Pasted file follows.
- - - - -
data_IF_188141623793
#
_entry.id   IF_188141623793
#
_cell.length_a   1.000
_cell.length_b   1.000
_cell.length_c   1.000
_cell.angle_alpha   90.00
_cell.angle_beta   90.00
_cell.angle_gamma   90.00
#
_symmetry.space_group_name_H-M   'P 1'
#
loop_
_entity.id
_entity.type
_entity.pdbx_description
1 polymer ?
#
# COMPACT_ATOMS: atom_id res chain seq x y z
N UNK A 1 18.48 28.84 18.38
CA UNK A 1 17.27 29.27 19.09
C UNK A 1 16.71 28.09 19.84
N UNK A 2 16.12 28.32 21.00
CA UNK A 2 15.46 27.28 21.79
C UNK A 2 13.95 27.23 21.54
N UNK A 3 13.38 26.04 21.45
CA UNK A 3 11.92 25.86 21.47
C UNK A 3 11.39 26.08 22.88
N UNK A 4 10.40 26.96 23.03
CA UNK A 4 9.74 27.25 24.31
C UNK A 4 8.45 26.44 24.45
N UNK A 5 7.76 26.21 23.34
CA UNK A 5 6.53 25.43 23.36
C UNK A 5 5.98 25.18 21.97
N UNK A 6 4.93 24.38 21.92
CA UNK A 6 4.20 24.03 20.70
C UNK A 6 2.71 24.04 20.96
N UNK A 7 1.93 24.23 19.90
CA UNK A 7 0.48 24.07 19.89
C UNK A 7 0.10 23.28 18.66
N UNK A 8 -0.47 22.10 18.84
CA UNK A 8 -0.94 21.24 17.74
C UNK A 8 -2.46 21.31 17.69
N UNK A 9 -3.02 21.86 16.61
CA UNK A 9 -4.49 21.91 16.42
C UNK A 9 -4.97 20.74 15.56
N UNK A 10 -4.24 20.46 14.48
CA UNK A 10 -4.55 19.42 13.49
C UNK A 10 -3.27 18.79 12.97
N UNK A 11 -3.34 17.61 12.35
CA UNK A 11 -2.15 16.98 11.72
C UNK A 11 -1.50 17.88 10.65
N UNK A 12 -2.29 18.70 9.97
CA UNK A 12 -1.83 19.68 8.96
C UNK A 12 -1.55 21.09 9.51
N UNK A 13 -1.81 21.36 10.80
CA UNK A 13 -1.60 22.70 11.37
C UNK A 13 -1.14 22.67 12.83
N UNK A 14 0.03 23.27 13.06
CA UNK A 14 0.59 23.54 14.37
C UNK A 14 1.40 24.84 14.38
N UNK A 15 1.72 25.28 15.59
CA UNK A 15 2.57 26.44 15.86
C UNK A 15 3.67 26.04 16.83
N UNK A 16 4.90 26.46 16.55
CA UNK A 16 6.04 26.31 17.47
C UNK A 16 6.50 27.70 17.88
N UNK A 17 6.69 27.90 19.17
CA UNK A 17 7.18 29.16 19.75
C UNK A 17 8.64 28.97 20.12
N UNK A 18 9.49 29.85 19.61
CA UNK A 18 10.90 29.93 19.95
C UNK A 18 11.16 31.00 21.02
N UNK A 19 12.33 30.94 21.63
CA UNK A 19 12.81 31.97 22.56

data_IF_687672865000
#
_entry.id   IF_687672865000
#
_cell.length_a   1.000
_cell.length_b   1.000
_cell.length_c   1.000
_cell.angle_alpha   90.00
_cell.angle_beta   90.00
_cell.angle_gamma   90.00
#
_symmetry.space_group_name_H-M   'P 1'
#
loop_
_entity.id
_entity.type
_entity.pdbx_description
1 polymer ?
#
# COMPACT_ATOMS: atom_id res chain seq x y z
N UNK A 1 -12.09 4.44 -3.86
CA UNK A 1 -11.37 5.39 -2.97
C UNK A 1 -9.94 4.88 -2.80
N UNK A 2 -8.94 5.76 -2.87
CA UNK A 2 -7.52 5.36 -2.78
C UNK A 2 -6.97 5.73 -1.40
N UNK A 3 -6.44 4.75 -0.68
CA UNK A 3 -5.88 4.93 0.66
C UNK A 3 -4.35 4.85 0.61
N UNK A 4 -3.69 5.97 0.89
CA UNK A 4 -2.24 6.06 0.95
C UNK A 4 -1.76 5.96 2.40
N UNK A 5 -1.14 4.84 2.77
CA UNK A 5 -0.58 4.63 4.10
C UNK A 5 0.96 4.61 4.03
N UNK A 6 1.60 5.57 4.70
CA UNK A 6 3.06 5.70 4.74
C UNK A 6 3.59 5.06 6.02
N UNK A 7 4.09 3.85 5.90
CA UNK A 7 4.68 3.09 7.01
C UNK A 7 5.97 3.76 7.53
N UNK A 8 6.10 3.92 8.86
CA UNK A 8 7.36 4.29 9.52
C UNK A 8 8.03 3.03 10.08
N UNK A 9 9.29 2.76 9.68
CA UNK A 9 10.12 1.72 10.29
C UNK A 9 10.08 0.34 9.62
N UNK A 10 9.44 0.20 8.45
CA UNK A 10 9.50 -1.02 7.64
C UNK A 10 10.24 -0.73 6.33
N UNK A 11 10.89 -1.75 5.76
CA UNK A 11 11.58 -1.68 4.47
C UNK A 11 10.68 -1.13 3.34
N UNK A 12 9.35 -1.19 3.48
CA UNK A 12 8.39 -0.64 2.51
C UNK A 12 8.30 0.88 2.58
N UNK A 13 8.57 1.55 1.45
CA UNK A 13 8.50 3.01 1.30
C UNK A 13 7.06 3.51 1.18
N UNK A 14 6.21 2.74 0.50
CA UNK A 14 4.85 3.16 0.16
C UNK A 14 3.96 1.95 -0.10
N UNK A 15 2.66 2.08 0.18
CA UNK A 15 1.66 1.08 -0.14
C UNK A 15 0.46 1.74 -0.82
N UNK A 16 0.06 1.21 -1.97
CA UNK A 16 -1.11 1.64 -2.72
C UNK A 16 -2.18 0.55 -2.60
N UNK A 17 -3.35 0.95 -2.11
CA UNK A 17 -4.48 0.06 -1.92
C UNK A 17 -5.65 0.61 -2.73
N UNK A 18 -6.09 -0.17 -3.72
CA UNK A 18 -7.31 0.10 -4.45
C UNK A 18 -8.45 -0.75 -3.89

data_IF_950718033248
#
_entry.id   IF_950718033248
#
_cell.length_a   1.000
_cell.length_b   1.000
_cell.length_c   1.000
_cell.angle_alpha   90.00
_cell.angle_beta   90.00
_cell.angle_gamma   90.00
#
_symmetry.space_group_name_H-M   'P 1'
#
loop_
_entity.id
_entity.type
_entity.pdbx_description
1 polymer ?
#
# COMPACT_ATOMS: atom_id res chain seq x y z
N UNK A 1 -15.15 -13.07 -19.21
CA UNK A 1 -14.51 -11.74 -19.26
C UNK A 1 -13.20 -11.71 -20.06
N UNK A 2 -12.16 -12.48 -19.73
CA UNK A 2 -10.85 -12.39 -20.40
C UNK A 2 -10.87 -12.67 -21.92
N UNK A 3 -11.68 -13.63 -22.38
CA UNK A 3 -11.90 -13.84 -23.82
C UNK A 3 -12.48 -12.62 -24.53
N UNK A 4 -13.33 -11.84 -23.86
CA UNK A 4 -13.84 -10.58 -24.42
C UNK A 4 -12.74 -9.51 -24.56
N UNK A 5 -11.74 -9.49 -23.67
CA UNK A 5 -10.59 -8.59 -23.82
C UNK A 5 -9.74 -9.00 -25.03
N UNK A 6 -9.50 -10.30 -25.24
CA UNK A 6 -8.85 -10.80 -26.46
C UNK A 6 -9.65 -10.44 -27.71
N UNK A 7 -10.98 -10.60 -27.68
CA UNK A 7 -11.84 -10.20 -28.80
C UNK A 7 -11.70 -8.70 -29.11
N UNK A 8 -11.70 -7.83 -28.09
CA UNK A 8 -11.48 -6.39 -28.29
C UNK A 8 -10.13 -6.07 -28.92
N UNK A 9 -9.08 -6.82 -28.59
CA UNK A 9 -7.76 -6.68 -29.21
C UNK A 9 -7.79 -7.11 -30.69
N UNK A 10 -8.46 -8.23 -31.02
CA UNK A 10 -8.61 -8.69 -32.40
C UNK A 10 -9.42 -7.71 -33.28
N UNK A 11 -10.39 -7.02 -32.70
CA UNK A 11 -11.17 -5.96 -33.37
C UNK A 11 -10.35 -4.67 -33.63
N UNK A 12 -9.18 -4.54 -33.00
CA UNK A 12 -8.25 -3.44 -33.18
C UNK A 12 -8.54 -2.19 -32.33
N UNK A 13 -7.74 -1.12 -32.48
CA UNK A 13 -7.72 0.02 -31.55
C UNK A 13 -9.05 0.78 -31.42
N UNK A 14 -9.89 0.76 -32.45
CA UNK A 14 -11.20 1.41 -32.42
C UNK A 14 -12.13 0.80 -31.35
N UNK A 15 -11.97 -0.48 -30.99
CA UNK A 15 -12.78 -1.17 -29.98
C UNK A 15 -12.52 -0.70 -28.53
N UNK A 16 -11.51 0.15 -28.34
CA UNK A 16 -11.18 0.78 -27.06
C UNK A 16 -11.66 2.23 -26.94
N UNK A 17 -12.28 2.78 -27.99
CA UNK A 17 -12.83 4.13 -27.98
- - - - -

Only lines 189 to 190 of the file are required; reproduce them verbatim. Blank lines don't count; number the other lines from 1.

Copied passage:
N UNK A 7 -10.98 -10.60 -27.68
CA UNK A 7 -11.84 -10.20 -28.80